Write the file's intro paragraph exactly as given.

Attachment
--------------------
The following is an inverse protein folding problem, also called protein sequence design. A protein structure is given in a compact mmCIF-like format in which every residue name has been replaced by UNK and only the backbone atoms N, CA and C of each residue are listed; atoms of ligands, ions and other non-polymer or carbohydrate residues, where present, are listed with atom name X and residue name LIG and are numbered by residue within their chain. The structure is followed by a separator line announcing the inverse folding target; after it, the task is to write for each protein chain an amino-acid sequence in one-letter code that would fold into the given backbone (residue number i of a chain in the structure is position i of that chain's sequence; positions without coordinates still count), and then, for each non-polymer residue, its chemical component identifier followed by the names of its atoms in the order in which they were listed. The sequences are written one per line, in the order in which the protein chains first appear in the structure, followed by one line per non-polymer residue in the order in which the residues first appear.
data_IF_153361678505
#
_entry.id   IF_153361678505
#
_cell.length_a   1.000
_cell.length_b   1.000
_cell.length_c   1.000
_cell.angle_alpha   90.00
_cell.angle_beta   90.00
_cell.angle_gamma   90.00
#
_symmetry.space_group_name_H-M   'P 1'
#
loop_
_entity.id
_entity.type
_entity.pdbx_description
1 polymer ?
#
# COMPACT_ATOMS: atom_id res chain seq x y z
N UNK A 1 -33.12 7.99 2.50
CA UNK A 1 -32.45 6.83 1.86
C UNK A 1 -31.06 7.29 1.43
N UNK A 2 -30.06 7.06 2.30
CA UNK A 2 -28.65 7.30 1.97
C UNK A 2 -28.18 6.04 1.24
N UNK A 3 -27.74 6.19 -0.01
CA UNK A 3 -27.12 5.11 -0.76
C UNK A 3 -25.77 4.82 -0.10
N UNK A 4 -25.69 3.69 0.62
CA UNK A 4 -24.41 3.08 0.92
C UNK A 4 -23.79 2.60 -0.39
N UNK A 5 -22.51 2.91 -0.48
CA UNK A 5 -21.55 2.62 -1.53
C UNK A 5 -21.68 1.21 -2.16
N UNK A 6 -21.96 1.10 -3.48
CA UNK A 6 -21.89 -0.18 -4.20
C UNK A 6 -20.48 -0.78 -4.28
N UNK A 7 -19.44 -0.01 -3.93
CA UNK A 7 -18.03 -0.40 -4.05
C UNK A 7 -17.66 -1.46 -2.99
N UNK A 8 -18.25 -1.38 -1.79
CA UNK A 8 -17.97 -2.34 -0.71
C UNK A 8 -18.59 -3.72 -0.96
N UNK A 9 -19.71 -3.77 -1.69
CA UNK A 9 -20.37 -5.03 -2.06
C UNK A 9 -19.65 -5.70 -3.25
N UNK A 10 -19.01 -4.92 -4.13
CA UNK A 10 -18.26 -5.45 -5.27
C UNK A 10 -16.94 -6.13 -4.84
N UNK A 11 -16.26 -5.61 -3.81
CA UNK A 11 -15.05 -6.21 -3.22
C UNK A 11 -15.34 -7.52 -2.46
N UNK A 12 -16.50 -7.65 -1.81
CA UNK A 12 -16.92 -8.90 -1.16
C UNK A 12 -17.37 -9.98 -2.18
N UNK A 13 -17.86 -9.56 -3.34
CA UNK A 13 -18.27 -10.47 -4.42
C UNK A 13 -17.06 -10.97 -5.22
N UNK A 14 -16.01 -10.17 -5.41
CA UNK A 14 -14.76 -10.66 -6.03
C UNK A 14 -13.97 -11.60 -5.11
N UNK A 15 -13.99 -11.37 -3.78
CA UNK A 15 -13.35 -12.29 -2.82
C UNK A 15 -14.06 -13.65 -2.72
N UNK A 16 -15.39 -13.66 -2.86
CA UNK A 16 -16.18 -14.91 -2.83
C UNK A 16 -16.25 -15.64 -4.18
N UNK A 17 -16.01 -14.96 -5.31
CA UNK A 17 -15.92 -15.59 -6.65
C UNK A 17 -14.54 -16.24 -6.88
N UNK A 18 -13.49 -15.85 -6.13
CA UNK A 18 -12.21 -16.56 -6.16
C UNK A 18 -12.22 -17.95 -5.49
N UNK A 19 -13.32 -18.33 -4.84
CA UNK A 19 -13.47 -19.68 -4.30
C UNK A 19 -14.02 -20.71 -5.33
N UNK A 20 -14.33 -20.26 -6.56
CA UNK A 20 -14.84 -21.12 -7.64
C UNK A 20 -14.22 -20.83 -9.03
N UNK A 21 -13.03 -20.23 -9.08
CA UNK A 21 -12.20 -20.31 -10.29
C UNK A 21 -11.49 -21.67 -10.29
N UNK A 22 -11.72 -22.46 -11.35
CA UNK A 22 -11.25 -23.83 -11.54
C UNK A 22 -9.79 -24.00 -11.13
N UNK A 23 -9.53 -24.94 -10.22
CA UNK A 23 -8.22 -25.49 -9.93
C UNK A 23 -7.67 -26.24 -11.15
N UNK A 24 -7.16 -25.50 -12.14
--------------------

The following is an inverse protein folding problem, also called protein sequence design. A protein structure is given in a compact mmCIF-like format in which every residue name has been replaced by UNK and only the backbone atoms N, CA and C of each residue are listed; atoms of ligands, ions and other non-polymer or carbohydrate residues, where present, are listed with atom name X and residue name LIG and are numbered by residue within their chain. The structure is followed by a separator line announcing the inverse folding target; after it, the task is to write for each protein chain an amino-acid sequence in one-letter code that would fold into the given backbone (residue number i of a chain in the structure is position i of that chain's sequence; positions without coordinates still count), and then, for each non-polymer residue, its chemical component identifier followed by the names of its atoms in the order in which they were listed. The sequences are written one per line, in the order in which the protein chains first appear in the structure, followed by one line per non-polymer residue in the order in which the residues first appear.